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Title: A two-step iteration mechanism for speckle reduction in optical coherence tomography
Authors: Wang, Xianghong
Yu, Xiaojun
Liu, Xinyu
Chen, Si
Chen, Shufen
Wang, Nanshuo
Liu, Linbo
Keywords: Optical Coherence Tomography
Image Processing
DRNTU::Engineering::Electrical and electronic engineering
Issue Date: 2018
Source: Wang, X., Yu, X., Liu, X., Chen, S., Chen, S., Wang, N., & Liu, L. (2018). A two-step iteration mechanism for speckle reduction in optical coherence tomography. Biomedical Signal Processing and Control, 43, 86-95. doi:10.1016/j.bspc.2018.02.011
Series/Report no.: Biomedical Signal Processing and Control
Abstract: Optical coherence tomography (OCT) is an imaging tool that has been widely utilized for various disease diagnoses for its noninvasive and high-resolution properties. Due to the dual role of speckles in the imaging process, however, OCT images suffer from the unavoidable speckle noise, which is usually regarded to be multiplicative in nature and reduces image contrast and resolution. In this study, we propose to categorize OCT speckle noise into additive portion and multiplicative portion, and present a simple two-step iteration (TSI) mechanism to suppress such noises separately. With the augmented Lagrange minimization (ALM) method adopted to recover a low-rank image, the first step of TSI is to remove the additive Gaussian noise, while the second step of TSI is to suppress the multiplicative noise by employing a split Bregman method (SBM) to solve the total-variation (TV) de-noising problem. Extensive experiments with OCT images of the swine eye, human and rabbit retina are conducted to verify the effectiveness of the proposed method. Results show that the proposed TSI method outperforms the existing methods in different cases. Specifically, TSI helps improve the peak signal-to-noise ratio (PSNR) and structure similarity (SSIM) of the swine eye images from 17.19 dB to 33 dB and 0.12 to 0.92, respectively, with the important structural details well preserved. The clearer boundaries and higher image contrast obtained with the TSI method would largely facilitate image analyses and interpretations for the clinical applications of OCT systems.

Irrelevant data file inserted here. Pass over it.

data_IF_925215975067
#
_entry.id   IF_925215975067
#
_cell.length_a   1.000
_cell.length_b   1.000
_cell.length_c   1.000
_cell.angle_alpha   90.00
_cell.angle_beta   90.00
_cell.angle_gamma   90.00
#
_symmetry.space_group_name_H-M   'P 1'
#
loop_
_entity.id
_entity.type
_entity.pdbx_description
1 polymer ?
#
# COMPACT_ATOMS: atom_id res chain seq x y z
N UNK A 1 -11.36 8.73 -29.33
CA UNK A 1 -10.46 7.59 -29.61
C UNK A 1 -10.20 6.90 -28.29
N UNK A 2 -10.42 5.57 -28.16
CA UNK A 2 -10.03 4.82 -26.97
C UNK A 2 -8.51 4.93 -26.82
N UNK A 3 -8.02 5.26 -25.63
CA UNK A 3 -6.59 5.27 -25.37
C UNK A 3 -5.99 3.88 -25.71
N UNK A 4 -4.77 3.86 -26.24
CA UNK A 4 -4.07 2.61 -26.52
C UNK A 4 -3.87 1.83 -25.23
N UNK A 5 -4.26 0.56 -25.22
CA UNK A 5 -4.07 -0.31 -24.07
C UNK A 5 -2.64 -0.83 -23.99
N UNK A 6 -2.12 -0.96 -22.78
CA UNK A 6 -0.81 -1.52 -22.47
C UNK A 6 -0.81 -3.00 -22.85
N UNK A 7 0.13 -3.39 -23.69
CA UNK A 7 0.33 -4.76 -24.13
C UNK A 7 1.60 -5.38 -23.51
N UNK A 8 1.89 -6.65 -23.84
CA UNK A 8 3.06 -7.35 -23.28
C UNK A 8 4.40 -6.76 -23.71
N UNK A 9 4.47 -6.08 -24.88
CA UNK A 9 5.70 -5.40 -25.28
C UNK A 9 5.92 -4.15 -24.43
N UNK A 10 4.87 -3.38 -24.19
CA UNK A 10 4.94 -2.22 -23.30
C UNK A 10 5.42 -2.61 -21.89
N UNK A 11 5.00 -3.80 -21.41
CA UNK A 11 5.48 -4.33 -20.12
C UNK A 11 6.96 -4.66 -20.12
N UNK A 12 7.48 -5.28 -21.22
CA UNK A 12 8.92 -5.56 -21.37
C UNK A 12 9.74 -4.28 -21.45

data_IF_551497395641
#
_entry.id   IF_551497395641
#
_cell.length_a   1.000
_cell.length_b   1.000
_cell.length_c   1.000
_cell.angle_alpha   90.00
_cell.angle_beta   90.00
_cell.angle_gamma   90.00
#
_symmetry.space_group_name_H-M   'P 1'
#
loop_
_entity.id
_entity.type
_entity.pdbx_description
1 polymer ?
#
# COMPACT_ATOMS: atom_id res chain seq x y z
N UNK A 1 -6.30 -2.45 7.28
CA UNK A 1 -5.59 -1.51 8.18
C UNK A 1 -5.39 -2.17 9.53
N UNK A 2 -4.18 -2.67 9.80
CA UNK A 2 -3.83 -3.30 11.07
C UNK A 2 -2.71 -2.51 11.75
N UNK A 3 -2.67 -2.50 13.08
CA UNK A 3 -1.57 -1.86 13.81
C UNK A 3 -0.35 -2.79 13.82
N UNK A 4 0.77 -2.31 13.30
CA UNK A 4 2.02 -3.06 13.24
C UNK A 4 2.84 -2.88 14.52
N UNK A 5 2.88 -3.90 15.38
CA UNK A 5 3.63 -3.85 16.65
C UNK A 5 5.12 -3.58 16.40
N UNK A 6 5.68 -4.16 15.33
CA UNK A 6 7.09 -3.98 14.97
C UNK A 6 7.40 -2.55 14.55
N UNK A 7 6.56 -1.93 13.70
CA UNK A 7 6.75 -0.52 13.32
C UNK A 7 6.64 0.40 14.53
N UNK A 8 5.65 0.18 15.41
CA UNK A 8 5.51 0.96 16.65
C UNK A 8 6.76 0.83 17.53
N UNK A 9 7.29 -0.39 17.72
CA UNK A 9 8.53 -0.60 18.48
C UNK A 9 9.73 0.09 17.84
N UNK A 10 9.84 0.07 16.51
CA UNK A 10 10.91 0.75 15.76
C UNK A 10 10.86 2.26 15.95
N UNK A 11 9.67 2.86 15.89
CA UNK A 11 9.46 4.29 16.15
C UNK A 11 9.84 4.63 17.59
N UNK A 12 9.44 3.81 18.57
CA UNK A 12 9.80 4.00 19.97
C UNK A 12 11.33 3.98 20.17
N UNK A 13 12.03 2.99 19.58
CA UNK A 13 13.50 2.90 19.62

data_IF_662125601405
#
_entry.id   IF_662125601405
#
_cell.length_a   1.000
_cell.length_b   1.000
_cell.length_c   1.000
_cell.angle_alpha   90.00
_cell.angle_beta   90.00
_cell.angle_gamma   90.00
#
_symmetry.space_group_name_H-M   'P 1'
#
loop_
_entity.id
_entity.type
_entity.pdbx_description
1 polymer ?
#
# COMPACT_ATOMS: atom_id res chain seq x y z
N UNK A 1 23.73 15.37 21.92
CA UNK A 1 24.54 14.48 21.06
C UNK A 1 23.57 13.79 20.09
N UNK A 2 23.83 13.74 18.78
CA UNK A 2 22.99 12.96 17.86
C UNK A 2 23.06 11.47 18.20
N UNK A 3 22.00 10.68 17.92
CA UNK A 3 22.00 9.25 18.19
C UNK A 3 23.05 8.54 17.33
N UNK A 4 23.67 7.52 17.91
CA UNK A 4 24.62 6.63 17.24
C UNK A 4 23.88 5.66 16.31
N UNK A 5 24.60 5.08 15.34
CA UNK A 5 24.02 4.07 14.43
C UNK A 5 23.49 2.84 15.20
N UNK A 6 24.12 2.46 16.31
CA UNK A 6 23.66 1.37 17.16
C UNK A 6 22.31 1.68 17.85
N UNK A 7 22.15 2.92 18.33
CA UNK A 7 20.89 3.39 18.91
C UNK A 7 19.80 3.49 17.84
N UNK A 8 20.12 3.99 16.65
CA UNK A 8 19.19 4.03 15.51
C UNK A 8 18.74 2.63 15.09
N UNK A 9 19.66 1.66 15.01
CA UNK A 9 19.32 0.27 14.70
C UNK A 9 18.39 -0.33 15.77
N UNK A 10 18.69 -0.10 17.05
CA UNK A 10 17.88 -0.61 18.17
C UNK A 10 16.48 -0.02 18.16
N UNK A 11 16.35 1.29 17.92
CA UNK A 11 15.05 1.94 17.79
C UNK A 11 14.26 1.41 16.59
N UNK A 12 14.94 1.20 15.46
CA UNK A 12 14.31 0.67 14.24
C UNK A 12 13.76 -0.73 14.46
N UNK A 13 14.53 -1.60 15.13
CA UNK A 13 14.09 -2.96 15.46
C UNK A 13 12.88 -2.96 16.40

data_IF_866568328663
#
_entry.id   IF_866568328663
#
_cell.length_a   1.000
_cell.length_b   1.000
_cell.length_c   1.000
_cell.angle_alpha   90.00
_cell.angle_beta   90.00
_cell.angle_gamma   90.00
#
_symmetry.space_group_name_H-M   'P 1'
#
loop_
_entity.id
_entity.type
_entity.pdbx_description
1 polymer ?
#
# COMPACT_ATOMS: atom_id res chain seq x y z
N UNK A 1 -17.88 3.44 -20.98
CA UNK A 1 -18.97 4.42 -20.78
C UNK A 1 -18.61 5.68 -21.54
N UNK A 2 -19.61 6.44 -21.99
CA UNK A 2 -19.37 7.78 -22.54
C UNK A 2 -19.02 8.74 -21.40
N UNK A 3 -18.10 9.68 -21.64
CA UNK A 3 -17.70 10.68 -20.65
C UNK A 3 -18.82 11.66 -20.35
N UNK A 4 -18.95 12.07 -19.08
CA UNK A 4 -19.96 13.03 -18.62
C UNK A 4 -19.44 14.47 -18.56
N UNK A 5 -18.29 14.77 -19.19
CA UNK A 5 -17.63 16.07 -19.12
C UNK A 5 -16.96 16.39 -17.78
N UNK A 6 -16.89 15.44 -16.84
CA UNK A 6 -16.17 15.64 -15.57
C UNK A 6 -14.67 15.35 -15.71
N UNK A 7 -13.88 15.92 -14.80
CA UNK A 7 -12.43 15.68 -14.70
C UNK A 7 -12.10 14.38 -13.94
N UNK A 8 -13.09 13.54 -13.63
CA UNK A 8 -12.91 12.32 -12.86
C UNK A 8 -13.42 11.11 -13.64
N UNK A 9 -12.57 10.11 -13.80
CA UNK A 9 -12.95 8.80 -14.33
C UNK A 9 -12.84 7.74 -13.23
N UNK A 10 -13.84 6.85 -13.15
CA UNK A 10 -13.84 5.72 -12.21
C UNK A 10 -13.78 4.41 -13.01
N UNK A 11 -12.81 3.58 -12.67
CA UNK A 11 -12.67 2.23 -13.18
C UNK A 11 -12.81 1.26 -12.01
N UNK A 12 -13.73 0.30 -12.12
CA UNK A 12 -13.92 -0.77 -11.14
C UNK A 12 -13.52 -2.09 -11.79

ISSN: 1746-8094
DOI: 10.1016/j.bspc.2018.02.011
Rights: © 2018 Elsevier Ltd. All rights reserved. This paper was published in Biomedical Signal Processing and Control and is made available with permission of Elsevier Ltd.
Fulltext Permission: open
Fulltext Availability: With Fulltext
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